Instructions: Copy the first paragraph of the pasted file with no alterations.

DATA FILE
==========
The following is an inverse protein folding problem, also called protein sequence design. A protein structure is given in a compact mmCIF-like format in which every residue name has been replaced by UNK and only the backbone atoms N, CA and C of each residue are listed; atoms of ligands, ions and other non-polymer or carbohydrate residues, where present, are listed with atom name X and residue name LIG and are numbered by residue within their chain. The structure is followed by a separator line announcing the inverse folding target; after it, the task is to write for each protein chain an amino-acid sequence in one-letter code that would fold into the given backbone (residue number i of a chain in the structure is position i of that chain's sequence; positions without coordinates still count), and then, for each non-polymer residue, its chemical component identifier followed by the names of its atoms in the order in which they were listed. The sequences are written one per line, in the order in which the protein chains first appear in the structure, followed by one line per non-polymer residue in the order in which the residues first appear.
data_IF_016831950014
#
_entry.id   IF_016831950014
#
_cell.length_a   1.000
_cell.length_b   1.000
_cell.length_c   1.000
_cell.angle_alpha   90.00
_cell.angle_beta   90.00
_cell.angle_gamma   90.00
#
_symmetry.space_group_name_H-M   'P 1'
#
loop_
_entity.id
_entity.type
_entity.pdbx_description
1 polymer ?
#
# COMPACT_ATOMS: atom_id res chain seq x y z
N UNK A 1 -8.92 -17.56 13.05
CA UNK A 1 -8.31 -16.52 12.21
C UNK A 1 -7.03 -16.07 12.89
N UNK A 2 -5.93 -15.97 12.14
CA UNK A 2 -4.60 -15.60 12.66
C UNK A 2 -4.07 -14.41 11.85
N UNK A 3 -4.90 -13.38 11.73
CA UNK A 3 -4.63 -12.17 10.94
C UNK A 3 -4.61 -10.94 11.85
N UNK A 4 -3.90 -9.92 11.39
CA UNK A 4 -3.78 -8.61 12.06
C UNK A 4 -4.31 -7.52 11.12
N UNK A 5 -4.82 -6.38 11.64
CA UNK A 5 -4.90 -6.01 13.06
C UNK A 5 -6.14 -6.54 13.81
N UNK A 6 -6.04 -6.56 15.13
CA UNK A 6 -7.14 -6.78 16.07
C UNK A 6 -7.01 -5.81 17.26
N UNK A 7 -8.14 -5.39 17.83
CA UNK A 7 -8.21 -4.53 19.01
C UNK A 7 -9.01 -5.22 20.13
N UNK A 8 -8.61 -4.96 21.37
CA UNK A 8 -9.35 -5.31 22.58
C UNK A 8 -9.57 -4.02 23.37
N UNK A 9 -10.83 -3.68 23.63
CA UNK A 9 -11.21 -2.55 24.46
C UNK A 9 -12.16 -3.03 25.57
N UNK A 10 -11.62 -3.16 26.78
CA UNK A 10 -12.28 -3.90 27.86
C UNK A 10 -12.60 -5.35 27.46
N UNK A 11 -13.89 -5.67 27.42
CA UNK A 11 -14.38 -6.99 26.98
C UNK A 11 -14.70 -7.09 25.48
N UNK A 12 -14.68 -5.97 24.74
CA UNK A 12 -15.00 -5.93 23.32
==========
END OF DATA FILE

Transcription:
The following is an inverse protein folding problem, also called protein sequence design. A protein structure is given in a compact mmCIF-like format in which every residue name has been replaced by UNK and only the backbone atoms N, CA and C of each residue are listed; atoms of ligands, ions and other non-polymer or carbohydrate residues, where present, are listed with atom name X and residue name LIG and are numbered by residue within their chain. The structure is followed by a separator line announcing the inverse folding target; after it, the task is to write for each protein chain an amino-acid sequence in one-letter code that would fold into the given backbone (residue number i of a chain in the structure is position i of that chain's sequence; positions without coordinates still count), and then, for each non-polymer residue, its chemical component identifier followed by the names of its atoms in the order in which they were listed. The sequences are written one per line, in the order in which the protein chains first appear in the structure, followed by one line per non-polymer residue in the order in which the residues first appear.